This commentary on the Psalms by Ernst Wilhelm Hengstenberg, a 19th century German Lutheran theologian and exegete, is still widely known and cited and is considered a solid addition to the personal library of any serious student of the Old Testament.
Hengstenberg is cited hundreds of times in works such as Pulpit Commentary and Keil & Delitzsch Commentary on the OT. The translator and editor of Calvin's Commentaries also makes frequent reference to the works of this 19th century German Protestant commentator.
The Psalms have served for centuries as the church’s sourcebook for prayer and praise. The poetry captures a range of emotions and experiences. Hengstenberg’s first volume of commentary on the Psalms includes commentary on Psalms 1 through 30. He explores and explains Psalm 1, the Psalms of lament, Psalm 23, and more.
This second volume continues Hengstenberg’s commentary. He exposits the middle Psalms, providing analysis of the grammatical and literary features, and helps explain interpretive challenges for modern readers.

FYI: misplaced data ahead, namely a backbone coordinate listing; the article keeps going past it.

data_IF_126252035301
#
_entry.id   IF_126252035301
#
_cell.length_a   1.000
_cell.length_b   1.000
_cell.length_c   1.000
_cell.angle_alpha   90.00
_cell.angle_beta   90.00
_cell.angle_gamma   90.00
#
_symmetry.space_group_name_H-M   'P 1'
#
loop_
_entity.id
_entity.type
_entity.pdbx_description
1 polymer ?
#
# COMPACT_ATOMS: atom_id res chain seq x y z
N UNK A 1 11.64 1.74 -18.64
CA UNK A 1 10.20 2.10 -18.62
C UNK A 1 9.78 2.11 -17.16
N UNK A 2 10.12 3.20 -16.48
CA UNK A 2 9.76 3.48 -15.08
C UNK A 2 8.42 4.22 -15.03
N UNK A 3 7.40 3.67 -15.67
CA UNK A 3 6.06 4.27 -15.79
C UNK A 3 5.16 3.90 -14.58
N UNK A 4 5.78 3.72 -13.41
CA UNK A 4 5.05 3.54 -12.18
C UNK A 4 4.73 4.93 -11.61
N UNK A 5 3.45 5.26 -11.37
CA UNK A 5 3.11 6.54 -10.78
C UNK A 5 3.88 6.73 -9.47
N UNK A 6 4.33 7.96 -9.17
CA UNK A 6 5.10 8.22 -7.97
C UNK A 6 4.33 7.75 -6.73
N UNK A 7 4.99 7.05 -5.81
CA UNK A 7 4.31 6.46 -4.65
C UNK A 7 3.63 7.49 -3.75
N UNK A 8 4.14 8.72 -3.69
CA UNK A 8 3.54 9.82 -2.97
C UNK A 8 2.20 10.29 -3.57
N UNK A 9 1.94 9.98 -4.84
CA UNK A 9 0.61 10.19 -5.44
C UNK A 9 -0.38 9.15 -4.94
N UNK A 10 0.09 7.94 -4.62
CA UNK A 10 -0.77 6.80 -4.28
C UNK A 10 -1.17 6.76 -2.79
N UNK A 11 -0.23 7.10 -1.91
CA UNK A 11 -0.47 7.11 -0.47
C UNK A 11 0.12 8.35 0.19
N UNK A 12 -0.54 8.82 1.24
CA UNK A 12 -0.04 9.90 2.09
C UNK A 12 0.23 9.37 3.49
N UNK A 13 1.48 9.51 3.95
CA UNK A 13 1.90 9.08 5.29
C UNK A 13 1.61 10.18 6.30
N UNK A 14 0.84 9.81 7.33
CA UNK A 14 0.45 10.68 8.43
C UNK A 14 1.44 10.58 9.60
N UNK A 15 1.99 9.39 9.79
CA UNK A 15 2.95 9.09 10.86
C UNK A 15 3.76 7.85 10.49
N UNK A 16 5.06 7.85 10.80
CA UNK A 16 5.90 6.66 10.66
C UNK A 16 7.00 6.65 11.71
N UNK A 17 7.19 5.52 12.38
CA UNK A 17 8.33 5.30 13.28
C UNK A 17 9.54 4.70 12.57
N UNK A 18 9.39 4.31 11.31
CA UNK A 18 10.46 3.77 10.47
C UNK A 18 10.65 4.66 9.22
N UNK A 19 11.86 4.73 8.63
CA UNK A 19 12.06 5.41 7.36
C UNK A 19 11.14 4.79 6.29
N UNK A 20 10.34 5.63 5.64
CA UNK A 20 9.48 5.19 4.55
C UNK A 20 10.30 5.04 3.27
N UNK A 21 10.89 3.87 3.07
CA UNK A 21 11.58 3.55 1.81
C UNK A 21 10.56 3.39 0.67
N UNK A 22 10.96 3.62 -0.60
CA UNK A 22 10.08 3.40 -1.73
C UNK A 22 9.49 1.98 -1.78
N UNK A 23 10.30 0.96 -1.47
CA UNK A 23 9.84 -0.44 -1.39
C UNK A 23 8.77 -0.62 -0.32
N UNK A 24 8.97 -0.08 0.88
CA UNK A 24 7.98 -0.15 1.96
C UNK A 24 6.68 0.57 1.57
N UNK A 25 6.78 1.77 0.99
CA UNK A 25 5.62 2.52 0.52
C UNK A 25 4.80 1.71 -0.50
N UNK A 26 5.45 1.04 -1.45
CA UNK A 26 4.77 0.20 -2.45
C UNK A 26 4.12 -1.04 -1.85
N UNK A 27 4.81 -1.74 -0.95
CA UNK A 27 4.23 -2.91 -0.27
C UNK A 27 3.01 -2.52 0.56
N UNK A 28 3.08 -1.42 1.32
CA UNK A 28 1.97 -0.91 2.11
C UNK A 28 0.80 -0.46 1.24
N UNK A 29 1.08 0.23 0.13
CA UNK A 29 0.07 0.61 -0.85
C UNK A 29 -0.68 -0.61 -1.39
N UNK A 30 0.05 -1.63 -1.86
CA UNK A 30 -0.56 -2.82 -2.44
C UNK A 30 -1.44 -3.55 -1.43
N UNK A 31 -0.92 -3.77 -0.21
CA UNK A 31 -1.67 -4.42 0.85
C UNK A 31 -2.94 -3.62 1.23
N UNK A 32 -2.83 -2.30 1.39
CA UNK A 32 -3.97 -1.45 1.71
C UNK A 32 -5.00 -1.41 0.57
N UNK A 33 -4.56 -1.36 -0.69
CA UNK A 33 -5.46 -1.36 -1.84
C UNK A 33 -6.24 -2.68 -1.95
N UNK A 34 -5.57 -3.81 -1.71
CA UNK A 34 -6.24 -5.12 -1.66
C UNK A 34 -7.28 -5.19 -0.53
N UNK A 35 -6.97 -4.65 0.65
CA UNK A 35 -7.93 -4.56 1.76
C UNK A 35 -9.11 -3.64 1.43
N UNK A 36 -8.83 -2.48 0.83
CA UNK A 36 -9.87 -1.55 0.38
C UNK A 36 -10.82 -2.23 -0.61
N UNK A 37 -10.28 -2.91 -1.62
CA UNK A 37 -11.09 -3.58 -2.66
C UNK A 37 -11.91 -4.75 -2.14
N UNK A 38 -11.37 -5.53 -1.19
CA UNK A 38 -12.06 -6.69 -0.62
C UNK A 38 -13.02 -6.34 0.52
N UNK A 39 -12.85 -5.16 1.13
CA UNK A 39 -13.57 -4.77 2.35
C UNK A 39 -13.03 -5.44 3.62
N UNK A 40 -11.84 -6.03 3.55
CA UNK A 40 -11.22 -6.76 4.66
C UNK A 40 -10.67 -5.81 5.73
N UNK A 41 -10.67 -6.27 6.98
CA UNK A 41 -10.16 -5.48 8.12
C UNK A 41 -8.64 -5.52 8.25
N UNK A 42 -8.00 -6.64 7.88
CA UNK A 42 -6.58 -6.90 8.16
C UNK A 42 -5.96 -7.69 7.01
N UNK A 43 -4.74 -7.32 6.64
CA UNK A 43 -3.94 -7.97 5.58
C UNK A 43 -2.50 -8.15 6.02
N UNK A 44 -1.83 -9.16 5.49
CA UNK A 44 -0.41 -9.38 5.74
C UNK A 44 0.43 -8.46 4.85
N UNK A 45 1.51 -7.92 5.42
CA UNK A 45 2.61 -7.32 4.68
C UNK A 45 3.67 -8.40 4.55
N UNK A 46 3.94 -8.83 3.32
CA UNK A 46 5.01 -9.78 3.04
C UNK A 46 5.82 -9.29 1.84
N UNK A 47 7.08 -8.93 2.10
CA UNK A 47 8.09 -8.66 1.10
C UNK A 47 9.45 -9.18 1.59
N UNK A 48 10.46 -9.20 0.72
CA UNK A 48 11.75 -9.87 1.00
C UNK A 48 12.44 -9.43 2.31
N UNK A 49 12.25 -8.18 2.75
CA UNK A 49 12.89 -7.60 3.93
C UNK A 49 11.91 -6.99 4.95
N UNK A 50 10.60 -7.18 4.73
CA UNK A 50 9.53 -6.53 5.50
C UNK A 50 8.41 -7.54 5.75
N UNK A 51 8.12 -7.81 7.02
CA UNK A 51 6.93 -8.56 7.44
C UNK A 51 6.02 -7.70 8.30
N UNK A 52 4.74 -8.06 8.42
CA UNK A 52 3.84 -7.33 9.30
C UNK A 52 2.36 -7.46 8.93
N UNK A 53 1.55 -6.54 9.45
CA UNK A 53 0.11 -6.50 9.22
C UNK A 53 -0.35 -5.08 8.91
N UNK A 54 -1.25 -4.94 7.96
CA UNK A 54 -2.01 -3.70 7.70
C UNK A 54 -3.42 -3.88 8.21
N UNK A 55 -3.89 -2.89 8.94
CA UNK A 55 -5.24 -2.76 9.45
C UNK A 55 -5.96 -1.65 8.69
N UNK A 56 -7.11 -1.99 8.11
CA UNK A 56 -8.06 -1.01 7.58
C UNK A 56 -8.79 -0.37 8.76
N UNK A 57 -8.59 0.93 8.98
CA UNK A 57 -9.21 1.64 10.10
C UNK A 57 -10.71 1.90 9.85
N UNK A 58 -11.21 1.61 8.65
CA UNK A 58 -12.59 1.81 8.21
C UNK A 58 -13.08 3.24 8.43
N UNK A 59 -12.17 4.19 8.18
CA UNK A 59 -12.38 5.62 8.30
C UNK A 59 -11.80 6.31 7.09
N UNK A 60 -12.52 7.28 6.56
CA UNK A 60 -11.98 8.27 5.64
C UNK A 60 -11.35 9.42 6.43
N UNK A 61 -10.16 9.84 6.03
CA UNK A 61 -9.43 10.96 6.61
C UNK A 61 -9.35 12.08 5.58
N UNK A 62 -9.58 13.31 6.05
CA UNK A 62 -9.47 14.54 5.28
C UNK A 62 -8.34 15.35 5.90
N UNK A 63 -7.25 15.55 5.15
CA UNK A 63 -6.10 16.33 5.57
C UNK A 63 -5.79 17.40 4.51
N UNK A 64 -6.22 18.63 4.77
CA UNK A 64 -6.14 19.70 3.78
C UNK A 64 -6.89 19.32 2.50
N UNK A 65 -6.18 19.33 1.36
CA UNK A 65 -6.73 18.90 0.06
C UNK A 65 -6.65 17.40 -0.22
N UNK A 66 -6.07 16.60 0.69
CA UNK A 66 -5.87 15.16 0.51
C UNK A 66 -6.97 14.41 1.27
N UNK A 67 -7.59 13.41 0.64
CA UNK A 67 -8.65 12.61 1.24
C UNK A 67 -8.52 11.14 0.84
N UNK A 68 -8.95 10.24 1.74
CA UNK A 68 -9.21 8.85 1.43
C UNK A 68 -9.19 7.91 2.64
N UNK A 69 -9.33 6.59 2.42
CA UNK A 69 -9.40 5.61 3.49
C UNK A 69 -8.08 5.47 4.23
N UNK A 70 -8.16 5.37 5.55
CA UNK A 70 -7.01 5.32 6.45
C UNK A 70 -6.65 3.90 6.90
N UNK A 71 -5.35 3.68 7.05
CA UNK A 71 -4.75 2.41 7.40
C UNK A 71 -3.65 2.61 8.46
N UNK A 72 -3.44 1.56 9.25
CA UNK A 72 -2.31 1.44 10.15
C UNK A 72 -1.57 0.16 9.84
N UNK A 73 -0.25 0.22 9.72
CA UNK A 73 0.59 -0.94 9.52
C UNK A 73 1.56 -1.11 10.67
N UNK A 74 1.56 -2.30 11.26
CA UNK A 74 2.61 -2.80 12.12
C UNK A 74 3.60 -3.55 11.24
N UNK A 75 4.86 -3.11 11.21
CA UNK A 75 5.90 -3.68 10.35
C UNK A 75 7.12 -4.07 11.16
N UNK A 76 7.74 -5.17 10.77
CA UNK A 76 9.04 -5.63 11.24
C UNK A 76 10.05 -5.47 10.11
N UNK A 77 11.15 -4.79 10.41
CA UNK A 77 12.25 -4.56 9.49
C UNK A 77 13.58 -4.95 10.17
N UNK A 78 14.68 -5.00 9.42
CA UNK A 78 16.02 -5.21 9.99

This final volume concludes Hengstenberg’s commentary. In addition to commentary on Psalms 79 through 150, this volume also contains several treatises on the Psalms:
According to the 1911 Encyclopædia Britannica, Hengstenberg's theses were "remarkable for their evangelical fervour and for their emphatic protest against every form of 'rationalism,' especially in questions of Old Testament criticism." Hengstenberg and some of his contemporaries were influential in promoting an approach that reads New Testament Christology back into the Old Testament, calling attention to the messianic prophecies and "types of Christ" (Adam, Jonah, etc.) that can be found there.